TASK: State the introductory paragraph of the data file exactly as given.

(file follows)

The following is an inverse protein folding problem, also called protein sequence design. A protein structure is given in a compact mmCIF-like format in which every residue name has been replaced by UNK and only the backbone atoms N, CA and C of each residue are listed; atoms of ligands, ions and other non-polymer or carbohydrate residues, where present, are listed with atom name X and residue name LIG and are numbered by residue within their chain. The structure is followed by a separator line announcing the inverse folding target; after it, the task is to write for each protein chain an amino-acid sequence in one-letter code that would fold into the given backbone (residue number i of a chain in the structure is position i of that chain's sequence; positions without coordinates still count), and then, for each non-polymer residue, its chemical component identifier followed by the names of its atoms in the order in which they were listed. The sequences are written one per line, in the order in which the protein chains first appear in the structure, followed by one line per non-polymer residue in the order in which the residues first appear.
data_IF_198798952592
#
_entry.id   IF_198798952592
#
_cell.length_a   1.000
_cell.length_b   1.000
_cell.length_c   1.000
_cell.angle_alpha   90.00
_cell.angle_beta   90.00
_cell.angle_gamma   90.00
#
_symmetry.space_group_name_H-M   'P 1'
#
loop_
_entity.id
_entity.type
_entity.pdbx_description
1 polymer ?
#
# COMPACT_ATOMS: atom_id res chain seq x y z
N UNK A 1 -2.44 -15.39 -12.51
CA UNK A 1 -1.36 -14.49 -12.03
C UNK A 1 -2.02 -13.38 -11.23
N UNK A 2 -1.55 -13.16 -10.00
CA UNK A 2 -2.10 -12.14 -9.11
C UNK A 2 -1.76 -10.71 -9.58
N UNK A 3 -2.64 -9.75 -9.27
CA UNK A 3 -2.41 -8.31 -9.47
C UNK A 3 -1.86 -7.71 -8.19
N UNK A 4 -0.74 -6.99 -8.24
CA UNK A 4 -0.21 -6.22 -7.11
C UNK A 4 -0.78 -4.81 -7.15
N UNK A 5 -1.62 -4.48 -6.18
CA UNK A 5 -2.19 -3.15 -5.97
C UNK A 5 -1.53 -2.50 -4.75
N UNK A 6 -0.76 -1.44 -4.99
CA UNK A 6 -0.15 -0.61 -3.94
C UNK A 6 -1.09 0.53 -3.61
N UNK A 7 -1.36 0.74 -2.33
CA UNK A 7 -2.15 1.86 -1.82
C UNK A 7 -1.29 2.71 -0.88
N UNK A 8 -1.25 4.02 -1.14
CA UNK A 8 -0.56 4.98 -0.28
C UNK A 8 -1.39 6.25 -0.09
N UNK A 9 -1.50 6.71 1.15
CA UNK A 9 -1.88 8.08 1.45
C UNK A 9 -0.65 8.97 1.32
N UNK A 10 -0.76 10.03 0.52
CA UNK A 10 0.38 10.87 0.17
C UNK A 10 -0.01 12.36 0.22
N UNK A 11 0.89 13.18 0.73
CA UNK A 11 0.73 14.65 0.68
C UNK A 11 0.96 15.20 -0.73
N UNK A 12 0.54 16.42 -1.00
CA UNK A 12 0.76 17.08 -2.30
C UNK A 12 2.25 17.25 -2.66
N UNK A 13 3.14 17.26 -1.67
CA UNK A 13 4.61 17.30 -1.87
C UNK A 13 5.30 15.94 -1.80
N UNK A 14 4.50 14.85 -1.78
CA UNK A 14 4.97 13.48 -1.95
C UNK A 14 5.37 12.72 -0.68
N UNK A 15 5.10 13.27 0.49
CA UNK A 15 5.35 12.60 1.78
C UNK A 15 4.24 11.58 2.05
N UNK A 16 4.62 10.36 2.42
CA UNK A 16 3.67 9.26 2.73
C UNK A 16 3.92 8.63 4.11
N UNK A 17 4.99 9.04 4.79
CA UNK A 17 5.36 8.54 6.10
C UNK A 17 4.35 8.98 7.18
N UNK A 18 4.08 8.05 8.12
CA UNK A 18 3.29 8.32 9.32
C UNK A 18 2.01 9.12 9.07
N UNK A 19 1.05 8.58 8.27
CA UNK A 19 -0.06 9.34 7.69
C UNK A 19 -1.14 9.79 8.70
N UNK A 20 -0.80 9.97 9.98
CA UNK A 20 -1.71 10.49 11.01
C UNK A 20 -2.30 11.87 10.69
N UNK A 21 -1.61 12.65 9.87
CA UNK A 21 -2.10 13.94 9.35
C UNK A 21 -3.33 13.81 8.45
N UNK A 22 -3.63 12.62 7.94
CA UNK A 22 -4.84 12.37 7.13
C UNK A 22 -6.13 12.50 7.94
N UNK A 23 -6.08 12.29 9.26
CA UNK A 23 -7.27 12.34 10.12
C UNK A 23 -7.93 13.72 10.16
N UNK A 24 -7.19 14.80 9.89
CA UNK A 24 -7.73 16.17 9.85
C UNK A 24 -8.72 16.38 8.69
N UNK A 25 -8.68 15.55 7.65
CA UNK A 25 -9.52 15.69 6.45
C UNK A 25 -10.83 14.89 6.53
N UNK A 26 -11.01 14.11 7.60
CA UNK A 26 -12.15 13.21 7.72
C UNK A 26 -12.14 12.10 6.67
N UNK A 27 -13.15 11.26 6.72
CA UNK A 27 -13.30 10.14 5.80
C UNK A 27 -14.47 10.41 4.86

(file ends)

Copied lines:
The following is an inverse protein folding problem, also called protein sequence design. A protein structure is given in a compact mmCIF-like format in which every residue name has been replaced by UNK and only the backbone atoms N, CA and C of each residue are listed; atoms of ligands, ions and other non-polymer or carbohydrate residues, where present, are listed with atom name X and residue name LIG and are numbered by residue within their chain. The structure is followed by a separator line announcing the inverse folding target; after it, the task is to write for each protein chain an amino-acid sequence in one-letter code that would fold into the given backbone (residue number i of a chain in the structure is position i of that chain's sequence; positions without coordinates still count), and then, for each non-polymer residue, its chemical component identifier followed by the names of its atoms in the order in which they were listed. The sequences are written one per line, in the order in which the protein chains first appear in the structure, followed by one line per non-polymer residue in the order in which the residues first appear.